Competitive Baking (Disasters)

Despite all my attempts at trying to hide it, I've finally realised that I do actually care about baking a good cake



This 'edible epiphany' struck me quite suddenly this weekend when, on the strength of my previous efforts (springy sponges, creamy cupcakes etc.) I was asked to bake two show stopping Victoria sponges for my beloved sister in law, who was throwing a fabulous girly pink party to celebrate the birth of her baby daughter (my new niece).

A chance for my baking to impress

My mind ran riot. I envisaged two sky high sponges, lavishly decorated, oozing cream and raspberry jam and topped with the creamiest, smoothest baby pink buttercream icing.

I contemplated sticking in a couple of sparklers to complete the look but decided to play it safe, (there was the baby to think of), and instead settled on white chocolate buttons to compliment the pink and polka dot party theme.

Ignoring the fact that my oven was playing up a bit (it wouldn't dare let me down when it mattered), I dug out my trusty, buckled 7" cake tins and set to work.

Two hours later and three cakes down, with no eggs, butter or sugar left in the house, covered in flour and icing sugar and with buttercream and raspberry jam sticking one side of my hair together - I finally admitted defeat. The oven had decided not to be my friend any more.

Cake disaster!

They were, without doubt the worst, most amateurish, schoolgirl cookery club atrocities I'd ever seen.

The first was a complete write off; burnt, flat and only worth playing Frisbee with. The second and third I managed to scrape off the burnt bits and decided I would cleverly disguise any visible damage by hiding the whole thing under a blanket of pink icing. The sponges were a disaster but surely I could wrestle back some kudos by producing a perfect buttercream? No.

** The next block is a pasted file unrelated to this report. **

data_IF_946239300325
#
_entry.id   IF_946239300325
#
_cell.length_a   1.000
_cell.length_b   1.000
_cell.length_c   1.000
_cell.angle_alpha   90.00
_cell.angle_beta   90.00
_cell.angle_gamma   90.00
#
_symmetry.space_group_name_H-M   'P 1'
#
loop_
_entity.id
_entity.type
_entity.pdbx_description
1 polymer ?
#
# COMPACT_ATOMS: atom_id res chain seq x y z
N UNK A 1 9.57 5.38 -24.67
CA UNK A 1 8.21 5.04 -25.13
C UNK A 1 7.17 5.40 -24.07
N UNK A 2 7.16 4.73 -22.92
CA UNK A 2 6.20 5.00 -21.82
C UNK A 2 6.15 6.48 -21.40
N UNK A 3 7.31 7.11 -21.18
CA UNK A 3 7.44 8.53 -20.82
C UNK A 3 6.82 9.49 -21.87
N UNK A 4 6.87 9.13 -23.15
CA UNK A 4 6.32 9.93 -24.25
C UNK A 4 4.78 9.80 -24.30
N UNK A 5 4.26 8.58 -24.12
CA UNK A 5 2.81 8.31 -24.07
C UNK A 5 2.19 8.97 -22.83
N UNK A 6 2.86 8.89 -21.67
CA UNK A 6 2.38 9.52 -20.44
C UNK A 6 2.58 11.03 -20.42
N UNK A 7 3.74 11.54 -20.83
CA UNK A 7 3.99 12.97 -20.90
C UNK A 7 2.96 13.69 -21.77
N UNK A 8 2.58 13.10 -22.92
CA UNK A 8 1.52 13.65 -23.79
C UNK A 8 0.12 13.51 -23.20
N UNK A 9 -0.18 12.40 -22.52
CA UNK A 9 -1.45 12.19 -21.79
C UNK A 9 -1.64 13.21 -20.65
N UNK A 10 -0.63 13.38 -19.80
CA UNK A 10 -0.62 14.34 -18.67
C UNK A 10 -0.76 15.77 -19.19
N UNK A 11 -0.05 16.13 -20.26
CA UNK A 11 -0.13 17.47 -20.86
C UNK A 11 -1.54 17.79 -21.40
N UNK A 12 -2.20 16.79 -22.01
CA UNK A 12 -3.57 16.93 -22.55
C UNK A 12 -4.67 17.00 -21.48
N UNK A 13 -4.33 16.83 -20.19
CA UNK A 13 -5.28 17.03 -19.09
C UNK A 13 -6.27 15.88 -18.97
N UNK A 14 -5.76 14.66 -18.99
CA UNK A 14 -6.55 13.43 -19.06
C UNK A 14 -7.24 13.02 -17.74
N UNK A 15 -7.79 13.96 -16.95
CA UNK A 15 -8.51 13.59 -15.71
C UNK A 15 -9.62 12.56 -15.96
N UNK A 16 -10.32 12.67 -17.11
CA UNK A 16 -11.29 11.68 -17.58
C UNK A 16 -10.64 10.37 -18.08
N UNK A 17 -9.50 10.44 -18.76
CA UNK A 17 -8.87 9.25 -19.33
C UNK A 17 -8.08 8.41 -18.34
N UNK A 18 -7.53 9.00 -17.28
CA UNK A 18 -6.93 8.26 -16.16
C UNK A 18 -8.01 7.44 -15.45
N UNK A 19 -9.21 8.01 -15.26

With my back aching, despair had set in and thrown me off kilter.

Burn batter burn

What I wished my cakes looked like!The butter was too hard and I was starting to lose the will to live, so ignoring the pitiful sound of my mum's old electric whisk as its burning motors battled with the rock hard butter I whisked up the mixture way too early, resulting in a grainy, lumpy slop which I smothered over the burnt offerings.

A few strategically placed white buttons and I was done.

Slumped on my kitchen bar stool with a glass of wine in my hand I comforted myself with the thought that at least I'd tried. Pah. Or I could just go and buy some cakes.

Unconditional family love

I needn't have worried. My wonderful sister in law graciously accepted the bricks, sorry cakes, and we had a good laugh about it.

The party was a huge success, the pink bubbly flowed and everyone was on sparkling form.

Best of all, as we were about to leave I took a last look at 'them' and saw that at least two brave people had actually had a slice! Yes they were drunk and had the munchies but who cares? My worst effort at cake making was over.

Surely it could only get better from here....?

Jayne, Working Mum and Freelance Editor

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